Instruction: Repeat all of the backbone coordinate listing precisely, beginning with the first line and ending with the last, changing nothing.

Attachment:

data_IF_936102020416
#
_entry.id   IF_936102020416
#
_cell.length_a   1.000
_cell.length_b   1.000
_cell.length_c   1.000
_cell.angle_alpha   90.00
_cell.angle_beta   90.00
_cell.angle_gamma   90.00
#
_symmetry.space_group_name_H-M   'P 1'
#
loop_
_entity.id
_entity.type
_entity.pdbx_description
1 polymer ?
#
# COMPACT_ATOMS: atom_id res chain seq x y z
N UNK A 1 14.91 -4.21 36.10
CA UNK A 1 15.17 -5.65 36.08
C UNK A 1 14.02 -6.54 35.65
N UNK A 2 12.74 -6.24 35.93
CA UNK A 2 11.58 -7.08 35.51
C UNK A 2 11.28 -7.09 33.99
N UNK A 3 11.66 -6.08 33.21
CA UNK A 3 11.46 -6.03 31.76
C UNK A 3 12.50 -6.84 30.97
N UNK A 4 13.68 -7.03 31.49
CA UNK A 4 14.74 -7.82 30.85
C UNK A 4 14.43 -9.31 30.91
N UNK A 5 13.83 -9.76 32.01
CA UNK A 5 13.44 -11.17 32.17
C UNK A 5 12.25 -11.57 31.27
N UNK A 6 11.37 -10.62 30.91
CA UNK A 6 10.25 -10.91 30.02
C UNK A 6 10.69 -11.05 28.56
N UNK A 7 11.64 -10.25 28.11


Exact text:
data_IF_936102020416
#
_entry.id   IF_936102020416
#
_cell.length_a   1.000
_cell.length_b   1.000
_cell.length_c   1.000
_cell.angle_alpha   90.00
_cell.angle_beta   90.00
_cell.angle_gamma   90.00
#
_symmetry.space_group_name_H-M   'P 1'
#
loop_
_entity.id
_entity.type
_entity.pdbx_description
1 polymer ?
#
# COMPACT_ATOMS: atom_id res chain seq x y z
N UNK A 1 14.91 -4.21 36.10
CA UNK A 1 15.17 -5.65 36.08
C UNK A 1 14.02 -6.54 35.65
N UNK A 2 12.74 -6.24 35.93
CA UNK A 2 11.58 -7.08 35.51
C UNK A 2 11.28 -7.09 33.99
N UNK A 3 11.66 -6.08 33.21
CA UNK A 3 11.46 -6.03 31.76
C UNK A 3 12.50 -6.84 30.97
N UNK A 4 13.68 -7.03 31.49
CA UNK A 4 14.74 -7.82 30.85
C UNK A 4 14.43 -9.31 30.91
N UNK A 5 13.83 -9.76 32.01
CA UNK A 5 13.44 -11.17 32.17
C UNK A 5 12.25 -11.57 31.27
N UNK A 6 11.37 -10.62 30.91
CA UNK A 6 10.25 -10.91 30.02
C UNK A 6 10.69 -11.05 28.56
N UNK A 7 11.64 -10.25 28.11